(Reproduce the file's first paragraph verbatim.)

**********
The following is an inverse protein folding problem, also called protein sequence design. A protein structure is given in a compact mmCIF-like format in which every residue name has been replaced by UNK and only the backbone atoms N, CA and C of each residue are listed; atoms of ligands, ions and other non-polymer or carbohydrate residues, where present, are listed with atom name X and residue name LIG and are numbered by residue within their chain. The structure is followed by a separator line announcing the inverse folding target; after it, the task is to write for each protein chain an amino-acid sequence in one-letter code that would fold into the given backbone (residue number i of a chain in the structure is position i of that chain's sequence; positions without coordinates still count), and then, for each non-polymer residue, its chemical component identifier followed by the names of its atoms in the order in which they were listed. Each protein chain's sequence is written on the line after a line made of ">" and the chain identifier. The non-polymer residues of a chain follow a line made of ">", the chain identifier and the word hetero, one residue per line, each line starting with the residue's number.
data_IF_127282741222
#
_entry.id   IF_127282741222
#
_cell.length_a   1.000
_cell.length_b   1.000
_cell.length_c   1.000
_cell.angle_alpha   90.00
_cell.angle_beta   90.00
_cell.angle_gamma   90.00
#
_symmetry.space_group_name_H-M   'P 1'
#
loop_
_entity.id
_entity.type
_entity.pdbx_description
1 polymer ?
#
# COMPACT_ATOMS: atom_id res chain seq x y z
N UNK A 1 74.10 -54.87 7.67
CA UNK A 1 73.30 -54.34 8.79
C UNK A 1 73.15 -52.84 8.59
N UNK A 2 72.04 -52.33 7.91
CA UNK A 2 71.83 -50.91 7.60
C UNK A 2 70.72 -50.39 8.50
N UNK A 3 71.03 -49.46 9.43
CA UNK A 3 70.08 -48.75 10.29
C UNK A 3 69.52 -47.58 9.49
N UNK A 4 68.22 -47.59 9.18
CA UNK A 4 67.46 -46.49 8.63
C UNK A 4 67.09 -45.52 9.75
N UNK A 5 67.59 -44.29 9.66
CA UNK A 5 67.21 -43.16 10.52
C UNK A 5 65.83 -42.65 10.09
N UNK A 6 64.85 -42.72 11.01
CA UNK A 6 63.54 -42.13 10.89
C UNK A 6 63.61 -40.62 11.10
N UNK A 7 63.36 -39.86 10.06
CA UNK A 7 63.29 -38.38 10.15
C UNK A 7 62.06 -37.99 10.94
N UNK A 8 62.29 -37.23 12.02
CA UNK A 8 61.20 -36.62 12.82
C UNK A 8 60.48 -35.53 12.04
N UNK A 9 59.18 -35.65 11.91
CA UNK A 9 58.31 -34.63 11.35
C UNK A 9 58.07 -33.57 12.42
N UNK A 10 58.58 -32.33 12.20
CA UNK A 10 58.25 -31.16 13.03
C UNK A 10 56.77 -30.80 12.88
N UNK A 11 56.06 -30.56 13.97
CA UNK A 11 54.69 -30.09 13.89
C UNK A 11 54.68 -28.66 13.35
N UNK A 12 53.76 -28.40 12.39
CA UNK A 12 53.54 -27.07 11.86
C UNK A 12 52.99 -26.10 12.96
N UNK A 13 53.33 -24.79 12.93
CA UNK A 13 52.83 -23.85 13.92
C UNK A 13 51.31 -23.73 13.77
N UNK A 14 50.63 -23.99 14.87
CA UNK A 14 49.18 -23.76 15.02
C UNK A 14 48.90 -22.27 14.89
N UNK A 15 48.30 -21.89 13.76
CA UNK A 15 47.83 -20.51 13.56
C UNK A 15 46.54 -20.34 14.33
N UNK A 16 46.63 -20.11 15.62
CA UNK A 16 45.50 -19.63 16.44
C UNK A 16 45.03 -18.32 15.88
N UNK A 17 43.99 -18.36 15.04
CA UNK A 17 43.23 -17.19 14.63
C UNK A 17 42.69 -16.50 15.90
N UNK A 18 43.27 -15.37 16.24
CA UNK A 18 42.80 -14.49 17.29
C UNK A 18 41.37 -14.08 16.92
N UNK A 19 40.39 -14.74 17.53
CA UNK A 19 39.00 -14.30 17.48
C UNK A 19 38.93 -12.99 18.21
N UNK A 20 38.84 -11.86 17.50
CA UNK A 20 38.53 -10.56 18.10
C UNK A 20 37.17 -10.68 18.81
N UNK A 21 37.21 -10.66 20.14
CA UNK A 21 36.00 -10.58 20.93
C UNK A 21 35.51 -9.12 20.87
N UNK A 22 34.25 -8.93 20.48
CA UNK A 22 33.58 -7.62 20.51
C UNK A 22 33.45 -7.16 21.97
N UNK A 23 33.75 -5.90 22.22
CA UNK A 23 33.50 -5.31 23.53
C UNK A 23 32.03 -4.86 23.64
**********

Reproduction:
The following is an inverse protein folding problem, also called protein sequence design. A protein structure is given in a compact mmCIF-like format in which every residue name has been replaced by UNK and only the backbone atoms N, CA and C of each residue are listed; atoms of ligands, ions and other non-polymer or carbohydrate residues, where present, are listed with atom name X and residue name LIG and are numbered by residue within their chain. The structure is followed by a separator line announcing the inverse folding target; after it, the task is to write for each protein chain an amino-acid sequence in one-letter code that would fold into the given backbone (residue number i of a chain in the structure is position i of that chain's sequence; positions without coordinates still count), and then, for each non-polymer residue, its chemical component identifier followed by the names of its atoms in the order in which they were listed. Each protein chain's sequence is written on the line after a line made of ">" and the chain identifier. The non-polymer residues of a chain follow a line made of ">", the chain identifier and the word hetero, one residue per line, each line starting with the residue's number.